In a wide-ranging interview published in the La República newspaper, José Antonio Ocampo, formerly the head of the Economic Commission for Latin America and the Caribbean, points to the need for Peru further to diversify its economy.
While recognising that Peru will be one of the faster growing economies in Latin America this year (see PSG article), he says that the country has failed to make full use of its rapid growth in the first decade of the new millennium to invest in programmes to raise productivity overall and to orient the economy away from its dependency on mining.
He insists that much more could be done to industrialise existing production of minerals and hydrocarbons so as to raise the value-added of the country’s exports. More too could be done to promote manufacturing industry.
He also points to the need for government intervention in research and development, since Peru lacks any world-class institutions in this area. These, he thinks, could lend their services to the private sector, thus raising productivity. And through higher productivity, he argues, the standard of living of workers would improve.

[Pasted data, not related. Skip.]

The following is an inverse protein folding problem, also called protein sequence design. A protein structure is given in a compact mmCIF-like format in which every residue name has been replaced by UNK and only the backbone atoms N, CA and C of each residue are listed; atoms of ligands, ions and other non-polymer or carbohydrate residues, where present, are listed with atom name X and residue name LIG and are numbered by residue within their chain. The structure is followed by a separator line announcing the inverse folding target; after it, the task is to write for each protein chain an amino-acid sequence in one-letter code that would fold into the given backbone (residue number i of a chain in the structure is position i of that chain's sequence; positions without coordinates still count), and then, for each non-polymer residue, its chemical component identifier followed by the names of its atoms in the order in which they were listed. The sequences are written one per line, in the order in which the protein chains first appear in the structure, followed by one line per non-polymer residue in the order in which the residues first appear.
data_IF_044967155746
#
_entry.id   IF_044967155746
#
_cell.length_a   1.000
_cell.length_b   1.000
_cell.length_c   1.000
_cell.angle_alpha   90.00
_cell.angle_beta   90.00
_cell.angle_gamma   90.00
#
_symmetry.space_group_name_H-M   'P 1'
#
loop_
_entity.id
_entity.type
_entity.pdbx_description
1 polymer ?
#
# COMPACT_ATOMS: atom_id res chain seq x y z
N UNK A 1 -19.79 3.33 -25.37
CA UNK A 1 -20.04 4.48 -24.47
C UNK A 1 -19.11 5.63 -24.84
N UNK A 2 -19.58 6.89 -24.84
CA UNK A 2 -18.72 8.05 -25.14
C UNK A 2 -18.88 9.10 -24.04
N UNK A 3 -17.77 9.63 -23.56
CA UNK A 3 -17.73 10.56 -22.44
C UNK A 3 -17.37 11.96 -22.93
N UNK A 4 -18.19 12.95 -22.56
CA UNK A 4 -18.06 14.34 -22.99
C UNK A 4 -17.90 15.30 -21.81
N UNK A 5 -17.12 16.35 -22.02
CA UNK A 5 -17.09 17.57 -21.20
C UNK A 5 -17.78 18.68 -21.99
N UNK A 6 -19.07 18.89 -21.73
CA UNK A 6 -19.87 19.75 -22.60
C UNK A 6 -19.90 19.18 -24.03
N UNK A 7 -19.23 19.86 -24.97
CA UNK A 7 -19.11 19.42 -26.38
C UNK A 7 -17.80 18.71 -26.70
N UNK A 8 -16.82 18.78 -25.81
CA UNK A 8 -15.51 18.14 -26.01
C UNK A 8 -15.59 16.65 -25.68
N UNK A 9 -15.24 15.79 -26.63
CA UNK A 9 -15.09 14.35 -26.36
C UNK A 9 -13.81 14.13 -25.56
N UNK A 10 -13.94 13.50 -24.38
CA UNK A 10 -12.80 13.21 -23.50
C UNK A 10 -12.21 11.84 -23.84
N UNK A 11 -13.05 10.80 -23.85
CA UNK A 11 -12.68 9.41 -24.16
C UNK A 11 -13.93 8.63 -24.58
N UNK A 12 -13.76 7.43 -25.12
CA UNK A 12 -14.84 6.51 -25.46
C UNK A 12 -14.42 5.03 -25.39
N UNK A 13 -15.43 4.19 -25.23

He also warns of the dangers to Latin America as a whole of the sort of protectionism being pursued in the United States: while Mexico may be the country worst affected, others too will be hit. Not only will this impact on their ability to export to the United States, but it will encourage the practice of dumping in those countries that do not erect barriers of their own.
Diverse thoughts and analysis of the commodity-led approach to development are also contained in a new publication, launched in Lima on 8 August and entitled ‘Alternative Pathways to Sustainable Development’. The book, part of a series on international development issues, is edited by Gilles Carbonnier, Humberto Campodónico and Sergio Tezanos Vásquez.